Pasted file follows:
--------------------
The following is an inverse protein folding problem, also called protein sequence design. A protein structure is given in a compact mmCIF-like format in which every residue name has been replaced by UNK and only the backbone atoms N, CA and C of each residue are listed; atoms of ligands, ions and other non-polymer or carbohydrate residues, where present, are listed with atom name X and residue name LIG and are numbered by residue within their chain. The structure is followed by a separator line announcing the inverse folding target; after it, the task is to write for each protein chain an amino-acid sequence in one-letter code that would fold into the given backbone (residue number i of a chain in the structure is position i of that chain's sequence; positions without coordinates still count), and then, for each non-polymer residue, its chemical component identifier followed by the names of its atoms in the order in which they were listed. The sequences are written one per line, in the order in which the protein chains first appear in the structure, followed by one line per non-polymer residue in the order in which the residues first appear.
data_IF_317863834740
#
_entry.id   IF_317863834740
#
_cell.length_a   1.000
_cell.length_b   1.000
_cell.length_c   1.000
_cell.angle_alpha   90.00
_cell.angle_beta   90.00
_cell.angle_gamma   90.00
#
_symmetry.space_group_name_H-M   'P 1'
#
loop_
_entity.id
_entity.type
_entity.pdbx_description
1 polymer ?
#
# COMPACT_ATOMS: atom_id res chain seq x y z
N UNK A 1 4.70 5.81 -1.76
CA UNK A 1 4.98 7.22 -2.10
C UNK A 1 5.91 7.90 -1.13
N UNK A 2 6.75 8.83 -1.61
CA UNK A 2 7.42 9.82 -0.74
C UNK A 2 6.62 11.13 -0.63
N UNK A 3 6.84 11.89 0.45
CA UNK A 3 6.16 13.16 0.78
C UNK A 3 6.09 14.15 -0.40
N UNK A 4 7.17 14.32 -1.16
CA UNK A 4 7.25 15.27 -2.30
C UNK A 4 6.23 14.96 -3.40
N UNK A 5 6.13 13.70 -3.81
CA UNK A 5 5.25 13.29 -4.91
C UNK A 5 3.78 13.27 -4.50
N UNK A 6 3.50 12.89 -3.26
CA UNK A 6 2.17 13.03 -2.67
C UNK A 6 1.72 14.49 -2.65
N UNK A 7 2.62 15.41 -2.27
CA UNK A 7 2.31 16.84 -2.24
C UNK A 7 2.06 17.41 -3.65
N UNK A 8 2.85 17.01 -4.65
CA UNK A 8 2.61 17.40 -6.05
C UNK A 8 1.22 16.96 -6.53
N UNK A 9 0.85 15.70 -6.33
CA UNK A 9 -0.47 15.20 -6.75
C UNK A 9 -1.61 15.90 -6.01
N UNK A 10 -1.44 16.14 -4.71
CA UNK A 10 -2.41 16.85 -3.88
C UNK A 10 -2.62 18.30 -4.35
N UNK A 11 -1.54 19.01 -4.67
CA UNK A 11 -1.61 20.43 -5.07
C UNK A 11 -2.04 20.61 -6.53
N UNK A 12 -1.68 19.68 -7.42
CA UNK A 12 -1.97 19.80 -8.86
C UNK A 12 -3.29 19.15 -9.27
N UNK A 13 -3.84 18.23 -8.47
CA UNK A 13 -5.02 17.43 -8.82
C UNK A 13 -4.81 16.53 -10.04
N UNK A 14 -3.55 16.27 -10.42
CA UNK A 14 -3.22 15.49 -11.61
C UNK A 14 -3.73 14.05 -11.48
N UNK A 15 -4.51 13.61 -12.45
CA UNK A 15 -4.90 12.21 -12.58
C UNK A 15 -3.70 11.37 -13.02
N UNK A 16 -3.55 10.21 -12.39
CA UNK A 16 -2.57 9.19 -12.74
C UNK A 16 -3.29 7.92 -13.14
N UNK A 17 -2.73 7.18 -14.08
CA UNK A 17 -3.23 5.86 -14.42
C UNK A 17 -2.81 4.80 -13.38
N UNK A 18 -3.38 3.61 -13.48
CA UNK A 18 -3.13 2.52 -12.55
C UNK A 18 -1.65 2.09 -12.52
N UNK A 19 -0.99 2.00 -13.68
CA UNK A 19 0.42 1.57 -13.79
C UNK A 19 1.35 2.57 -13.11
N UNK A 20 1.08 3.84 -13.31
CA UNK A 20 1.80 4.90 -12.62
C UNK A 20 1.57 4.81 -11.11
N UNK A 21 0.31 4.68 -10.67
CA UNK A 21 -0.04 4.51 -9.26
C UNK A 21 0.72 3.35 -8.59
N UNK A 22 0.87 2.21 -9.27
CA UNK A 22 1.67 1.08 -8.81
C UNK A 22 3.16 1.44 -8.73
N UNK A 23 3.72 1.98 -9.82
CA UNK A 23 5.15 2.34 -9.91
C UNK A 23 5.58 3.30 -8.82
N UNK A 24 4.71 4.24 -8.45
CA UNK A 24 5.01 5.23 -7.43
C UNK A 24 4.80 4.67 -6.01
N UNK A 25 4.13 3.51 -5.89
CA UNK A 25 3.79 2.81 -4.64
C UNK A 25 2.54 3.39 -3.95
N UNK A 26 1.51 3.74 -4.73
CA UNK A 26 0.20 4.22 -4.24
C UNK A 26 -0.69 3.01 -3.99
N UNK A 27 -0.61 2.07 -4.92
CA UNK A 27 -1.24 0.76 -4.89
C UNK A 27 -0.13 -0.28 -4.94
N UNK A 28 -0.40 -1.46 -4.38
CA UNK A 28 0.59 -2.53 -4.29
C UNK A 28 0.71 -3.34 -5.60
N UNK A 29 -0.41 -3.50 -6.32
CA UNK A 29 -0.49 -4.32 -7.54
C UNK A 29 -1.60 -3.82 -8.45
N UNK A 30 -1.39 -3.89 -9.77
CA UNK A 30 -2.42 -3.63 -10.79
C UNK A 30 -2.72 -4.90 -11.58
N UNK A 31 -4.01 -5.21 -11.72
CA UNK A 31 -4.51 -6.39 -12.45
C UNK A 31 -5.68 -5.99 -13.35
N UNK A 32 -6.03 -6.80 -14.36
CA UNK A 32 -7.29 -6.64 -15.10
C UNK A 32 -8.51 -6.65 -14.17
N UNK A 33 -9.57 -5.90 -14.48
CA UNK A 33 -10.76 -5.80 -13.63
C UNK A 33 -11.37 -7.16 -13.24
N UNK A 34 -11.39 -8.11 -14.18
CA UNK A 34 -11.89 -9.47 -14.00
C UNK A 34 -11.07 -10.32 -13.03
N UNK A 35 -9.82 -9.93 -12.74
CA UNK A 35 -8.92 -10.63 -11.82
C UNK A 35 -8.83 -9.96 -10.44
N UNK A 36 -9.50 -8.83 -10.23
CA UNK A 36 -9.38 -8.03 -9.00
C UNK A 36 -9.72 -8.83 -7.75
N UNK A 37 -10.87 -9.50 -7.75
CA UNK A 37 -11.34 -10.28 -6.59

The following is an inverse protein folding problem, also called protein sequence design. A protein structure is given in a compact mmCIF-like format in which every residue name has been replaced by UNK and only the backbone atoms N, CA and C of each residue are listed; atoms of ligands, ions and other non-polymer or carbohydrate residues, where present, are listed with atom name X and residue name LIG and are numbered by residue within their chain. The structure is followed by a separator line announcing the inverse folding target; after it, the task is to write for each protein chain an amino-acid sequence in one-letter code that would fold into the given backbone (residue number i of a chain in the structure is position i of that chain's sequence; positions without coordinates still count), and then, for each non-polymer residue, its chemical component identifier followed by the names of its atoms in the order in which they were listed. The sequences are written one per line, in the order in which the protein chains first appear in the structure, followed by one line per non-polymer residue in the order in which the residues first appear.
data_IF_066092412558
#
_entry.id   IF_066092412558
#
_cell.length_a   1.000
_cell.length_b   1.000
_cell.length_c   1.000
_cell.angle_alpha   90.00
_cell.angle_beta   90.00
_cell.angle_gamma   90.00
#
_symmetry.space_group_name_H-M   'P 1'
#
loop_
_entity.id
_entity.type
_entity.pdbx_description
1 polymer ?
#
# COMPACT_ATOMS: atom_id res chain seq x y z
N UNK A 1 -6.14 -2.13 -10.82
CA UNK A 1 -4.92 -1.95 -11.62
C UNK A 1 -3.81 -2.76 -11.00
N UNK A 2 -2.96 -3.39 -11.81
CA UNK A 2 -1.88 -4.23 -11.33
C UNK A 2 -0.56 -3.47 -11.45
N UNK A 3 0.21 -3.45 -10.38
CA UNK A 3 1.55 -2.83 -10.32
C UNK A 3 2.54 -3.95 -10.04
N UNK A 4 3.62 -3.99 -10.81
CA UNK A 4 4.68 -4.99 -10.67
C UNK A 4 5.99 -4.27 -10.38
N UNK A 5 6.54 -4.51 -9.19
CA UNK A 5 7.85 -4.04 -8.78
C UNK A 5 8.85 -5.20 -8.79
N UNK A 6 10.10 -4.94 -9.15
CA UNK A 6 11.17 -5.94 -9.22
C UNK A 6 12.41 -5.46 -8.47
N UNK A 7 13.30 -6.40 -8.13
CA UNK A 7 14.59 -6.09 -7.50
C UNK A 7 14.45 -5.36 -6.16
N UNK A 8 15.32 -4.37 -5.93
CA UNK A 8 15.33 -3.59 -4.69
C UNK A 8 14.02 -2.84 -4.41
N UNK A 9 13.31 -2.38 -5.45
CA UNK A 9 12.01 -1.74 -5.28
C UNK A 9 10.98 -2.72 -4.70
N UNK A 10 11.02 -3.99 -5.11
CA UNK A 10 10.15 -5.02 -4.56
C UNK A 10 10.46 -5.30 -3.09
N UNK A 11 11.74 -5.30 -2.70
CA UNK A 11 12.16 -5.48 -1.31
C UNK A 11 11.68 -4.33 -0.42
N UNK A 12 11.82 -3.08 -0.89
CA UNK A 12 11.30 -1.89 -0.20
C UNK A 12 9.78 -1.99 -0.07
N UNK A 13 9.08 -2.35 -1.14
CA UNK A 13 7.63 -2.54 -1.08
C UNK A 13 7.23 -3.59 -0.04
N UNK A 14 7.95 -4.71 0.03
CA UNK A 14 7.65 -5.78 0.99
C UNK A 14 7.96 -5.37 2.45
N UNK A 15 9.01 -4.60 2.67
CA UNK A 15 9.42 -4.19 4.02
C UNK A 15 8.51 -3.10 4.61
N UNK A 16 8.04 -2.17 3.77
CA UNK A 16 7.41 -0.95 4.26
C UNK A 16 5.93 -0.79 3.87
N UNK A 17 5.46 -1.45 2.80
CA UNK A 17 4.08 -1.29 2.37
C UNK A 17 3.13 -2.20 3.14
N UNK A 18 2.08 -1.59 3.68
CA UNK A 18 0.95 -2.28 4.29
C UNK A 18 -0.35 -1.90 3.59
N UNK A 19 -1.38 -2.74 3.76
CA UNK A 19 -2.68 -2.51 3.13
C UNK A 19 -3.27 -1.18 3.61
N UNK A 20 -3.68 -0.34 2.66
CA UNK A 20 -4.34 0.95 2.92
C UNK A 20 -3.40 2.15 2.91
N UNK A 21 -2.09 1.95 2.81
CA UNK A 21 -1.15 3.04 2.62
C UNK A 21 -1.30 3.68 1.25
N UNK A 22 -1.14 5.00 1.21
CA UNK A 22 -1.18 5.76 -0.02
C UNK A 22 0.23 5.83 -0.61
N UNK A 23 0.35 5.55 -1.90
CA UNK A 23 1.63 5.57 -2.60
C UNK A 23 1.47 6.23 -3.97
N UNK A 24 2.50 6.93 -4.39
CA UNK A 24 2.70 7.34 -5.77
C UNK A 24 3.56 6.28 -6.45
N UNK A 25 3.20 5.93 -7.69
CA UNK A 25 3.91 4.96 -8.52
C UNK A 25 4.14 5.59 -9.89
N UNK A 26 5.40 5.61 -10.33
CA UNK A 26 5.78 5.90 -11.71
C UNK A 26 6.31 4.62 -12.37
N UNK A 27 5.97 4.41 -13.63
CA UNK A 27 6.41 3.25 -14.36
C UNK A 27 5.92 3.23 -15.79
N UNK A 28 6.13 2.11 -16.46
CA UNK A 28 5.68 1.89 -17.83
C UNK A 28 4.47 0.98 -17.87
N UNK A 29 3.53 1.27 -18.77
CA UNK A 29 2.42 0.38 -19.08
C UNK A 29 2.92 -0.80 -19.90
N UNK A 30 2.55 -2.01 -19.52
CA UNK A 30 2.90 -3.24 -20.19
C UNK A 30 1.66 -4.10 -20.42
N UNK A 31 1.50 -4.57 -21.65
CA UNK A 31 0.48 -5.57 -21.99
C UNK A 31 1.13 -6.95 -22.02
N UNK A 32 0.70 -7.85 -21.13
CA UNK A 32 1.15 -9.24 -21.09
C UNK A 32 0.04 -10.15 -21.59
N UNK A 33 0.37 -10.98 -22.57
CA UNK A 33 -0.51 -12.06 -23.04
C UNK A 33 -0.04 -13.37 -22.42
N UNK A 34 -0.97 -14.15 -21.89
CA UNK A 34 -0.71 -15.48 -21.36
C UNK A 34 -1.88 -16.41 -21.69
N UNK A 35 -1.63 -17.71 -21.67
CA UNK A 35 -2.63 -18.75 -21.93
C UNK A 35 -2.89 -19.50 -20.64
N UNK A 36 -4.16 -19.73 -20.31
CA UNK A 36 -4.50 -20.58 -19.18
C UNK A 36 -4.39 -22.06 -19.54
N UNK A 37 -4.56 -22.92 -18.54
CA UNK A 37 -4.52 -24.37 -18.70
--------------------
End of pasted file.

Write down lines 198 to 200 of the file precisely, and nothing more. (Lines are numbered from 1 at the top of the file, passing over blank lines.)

N UNK A 16 8.04 -2.17 3.77
CA UNK A 16 7.41 -0.95 4.26
C UNK A 16 5.93 -0.79 3.87